Visual Perceptual difficulties vary widely, although the tools clinicians have to evaluate them are often too simple. Often it's hard to understand what another's visual experience is like, but figuring out pieces of the puzzle can help you troubleshoot when problems arise.
Many kids visual perceptual problems - including, but not limited to some with dyslexia, premature birth, or one of the autism spectrum disorders. Because the eyes are at the front of the head and the visual cortex is at the back of the head, visual information travels a long distance, so there are many spots to goof up the signals.
Here's a recent paper which seems to have figured out the site in the left frontal lobe that becomes activated when the brain decides it's really seeing something.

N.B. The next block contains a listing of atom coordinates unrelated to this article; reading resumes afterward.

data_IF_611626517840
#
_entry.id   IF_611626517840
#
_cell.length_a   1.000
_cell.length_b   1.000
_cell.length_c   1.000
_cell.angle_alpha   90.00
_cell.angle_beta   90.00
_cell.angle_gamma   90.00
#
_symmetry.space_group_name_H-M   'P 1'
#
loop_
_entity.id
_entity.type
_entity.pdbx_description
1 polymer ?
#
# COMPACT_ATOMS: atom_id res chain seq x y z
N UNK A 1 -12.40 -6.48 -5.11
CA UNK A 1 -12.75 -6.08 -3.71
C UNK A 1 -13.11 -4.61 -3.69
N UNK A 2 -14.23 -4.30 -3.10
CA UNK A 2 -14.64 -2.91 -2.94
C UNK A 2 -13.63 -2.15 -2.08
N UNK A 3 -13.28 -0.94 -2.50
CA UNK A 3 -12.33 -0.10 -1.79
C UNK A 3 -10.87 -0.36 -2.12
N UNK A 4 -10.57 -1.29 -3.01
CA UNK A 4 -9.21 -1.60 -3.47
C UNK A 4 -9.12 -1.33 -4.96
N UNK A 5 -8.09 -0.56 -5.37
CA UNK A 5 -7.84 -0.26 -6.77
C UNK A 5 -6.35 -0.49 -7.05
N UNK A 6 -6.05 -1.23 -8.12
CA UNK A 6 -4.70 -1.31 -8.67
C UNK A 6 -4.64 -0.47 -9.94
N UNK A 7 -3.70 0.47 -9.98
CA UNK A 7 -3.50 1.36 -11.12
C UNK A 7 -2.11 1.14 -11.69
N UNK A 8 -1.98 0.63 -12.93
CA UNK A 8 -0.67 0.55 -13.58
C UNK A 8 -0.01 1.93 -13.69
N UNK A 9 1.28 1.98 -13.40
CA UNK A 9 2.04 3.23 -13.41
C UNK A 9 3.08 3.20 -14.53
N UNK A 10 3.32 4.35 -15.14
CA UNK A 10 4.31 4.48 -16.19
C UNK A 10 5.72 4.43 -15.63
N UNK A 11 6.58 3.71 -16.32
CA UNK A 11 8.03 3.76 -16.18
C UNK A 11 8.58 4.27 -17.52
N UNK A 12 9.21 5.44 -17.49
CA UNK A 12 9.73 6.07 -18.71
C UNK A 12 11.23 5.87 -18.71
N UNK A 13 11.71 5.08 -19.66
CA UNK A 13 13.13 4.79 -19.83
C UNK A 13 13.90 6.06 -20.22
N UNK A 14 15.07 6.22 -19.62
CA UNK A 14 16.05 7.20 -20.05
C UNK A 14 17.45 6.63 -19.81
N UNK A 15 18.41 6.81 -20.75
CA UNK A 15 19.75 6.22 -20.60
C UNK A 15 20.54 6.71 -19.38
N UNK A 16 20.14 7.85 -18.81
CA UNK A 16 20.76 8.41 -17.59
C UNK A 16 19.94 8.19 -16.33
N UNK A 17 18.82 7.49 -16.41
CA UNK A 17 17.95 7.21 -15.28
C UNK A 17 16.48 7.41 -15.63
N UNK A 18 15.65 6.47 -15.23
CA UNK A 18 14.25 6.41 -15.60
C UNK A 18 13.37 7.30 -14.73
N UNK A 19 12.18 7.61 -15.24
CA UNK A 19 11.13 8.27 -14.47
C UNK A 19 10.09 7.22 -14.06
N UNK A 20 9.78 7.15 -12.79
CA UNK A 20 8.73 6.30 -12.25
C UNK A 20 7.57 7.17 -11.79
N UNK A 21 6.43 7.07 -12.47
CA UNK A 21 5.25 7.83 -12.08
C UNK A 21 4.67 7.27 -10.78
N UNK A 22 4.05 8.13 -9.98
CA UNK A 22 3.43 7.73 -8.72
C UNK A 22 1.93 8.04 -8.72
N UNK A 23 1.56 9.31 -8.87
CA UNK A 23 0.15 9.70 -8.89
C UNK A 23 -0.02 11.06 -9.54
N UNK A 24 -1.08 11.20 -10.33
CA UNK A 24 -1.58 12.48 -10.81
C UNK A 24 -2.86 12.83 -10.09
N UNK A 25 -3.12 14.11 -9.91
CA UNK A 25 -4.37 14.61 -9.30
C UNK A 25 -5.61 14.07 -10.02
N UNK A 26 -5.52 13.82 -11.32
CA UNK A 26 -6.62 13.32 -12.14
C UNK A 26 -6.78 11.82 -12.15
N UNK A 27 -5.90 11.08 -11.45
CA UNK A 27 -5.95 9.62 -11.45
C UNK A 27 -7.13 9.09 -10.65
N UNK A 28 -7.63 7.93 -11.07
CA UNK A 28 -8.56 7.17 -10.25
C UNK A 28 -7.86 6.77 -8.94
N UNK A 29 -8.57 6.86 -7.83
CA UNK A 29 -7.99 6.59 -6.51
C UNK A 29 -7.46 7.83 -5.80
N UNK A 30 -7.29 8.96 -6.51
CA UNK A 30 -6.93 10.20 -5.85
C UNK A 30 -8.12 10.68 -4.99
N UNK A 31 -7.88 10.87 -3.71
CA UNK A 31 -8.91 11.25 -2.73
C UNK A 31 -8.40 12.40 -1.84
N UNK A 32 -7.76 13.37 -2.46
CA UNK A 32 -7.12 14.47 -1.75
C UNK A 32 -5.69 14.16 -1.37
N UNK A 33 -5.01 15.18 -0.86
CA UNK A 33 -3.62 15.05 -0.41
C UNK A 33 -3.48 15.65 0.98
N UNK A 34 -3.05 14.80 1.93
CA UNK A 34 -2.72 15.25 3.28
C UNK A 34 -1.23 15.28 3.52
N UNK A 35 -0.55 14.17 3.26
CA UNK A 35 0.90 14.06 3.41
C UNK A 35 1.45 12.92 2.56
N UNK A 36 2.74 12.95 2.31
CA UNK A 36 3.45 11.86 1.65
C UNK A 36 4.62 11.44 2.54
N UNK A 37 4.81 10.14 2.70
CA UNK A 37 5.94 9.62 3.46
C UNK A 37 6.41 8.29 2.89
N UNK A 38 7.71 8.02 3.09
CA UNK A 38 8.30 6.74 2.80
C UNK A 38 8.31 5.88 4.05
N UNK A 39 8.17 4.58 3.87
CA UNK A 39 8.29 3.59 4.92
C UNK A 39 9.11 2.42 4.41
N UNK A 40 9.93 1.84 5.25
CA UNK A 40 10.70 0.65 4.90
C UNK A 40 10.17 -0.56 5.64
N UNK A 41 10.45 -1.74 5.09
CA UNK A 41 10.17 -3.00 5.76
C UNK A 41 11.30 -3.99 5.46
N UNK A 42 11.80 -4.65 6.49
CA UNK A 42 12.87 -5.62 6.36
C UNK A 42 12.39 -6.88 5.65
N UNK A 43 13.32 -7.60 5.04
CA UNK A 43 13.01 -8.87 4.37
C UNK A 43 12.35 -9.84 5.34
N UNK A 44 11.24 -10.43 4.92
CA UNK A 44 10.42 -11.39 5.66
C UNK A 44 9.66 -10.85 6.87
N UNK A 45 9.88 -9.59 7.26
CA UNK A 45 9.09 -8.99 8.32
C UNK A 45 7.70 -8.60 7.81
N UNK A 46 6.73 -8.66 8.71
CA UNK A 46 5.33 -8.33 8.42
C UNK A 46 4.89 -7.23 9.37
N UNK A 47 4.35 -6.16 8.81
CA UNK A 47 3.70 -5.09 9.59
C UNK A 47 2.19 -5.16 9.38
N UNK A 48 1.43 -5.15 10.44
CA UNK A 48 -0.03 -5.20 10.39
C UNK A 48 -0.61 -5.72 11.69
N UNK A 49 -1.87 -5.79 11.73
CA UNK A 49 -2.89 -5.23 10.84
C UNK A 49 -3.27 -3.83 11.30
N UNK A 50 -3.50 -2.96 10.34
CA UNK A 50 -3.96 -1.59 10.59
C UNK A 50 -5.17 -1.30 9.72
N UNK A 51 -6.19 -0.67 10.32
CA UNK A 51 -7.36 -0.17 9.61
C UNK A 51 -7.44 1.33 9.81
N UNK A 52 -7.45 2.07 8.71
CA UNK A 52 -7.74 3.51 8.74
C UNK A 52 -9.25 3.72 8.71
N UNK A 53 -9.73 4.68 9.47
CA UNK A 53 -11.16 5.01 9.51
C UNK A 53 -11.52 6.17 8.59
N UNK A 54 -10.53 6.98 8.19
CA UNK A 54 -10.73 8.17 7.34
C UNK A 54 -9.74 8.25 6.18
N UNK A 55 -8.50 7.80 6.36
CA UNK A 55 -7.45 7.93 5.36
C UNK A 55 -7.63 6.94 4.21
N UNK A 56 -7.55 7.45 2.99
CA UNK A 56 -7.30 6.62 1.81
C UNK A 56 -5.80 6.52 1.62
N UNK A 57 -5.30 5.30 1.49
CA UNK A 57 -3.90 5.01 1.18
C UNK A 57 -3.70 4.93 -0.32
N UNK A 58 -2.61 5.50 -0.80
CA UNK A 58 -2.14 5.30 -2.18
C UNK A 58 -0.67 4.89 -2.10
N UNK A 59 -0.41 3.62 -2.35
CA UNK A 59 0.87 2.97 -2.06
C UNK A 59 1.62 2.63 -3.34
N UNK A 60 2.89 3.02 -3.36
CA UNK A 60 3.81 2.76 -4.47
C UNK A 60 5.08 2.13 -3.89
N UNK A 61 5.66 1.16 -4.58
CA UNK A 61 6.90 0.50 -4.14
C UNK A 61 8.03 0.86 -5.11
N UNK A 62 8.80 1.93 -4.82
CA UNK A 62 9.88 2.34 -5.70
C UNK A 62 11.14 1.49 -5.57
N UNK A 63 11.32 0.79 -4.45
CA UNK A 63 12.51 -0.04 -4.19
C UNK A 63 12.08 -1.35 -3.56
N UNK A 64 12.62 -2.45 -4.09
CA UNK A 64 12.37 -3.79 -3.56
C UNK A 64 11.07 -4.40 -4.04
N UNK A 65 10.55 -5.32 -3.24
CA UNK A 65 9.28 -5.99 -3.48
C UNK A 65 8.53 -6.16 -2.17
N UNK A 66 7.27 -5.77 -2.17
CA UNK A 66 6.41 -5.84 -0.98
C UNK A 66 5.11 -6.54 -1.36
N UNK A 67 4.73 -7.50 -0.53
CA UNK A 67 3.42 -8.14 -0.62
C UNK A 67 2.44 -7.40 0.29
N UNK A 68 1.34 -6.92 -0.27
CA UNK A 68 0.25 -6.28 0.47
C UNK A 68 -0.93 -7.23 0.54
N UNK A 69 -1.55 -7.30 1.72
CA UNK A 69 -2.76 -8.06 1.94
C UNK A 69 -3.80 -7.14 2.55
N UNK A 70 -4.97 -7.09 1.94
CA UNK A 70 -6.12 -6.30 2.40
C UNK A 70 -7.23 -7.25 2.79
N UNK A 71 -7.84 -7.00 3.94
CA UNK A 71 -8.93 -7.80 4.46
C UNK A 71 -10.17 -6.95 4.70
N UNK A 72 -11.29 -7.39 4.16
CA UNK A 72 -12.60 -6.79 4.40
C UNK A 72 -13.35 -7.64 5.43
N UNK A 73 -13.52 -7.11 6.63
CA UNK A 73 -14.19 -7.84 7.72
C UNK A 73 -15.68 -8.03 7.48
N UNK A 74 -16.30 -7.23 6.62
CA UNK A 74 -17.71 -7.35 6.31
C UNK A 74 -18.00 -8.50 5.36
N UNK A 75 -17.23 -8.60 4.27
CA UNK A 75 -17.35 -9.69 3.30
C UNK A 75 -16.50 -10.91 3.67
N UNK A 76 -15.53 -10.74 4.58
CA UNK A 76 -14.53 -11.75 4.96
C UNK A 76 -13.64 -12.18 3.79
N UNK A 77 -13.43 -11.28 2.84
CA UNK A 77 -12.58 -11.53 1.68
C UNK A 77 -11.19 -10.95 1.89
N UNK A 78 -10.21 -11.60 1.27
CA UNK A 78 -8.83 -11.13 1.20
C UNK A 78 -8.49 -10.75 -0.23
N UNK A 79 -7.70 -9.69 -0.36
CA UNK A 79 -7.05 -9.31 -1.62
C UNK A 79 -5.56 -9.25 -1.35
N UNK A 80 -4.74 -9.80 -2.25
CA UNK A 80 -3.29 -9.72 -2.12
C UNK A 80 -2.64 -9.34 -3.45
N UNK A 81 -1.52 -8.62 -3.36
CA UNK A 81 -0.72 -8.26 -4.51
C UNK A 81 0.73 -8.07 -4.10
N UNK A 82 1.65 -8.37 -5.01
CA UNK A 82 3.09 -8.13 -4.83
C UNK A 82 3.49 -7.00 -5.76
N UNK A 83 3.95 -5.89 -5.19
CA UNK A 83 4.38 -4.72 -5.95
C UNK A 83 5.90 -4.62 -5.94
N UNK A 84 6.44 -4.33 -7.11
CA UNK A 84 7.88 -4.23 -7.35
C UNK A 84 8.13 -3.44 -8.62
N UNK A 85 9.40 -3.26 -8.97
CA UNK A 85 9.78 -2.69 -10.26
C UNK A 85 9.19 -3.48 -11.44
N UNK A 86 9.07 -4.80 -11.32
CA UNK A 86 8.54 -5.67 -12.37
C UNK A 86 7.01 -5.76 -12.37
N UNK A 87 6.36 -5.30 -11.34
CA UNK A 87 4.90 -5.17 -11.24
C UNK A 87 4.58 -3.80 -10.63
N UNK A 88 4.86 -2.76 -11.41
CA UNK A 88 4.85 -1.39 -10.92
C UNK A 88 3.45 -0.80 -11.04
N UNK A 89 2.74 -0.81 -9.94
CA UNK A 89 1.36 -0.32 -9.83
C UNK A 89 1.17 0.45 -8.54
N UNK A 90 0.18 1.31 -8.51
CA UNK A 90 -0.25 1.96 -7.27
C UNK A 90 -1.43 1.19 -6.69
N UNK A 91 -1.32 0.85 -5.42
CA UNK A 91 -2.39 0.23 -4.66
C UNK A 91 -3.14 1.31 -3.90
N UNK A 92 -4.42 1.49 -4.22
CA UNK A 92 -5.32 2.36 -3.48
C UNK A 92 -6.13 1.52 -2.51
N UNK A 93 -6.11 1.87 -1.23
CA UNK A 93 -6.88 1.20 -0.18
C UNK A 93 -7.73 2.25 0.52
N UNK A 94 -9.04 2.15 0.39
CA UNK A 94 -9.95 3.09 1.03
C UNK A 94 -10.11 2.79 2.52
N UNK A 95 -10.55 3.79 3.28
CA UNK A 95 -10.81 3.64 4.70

If you have a child with visual perceptual difficulties, remember that the brain matures a great deal from early childhood into adulthood, and visual perception can improve. The first thing one needs to do is become a visual detective - studying under what conditions visual confusion or overload occurs. Are there environments or handouts that are troublesome? Look for situations where there may be too much movement, visual crowding of details, or problems with lighting, glare, or color. In future posts, we'll talk about strategies to improve visual orientation and discrimination.
Visual Discrimination - "I See It"
Visual Perceptual Changes in Children Abstract
Visual Problems in Young Children
Visual Perception Autism Research
More Visual Perception and Autism
Visual Perception and Dyslexia Research
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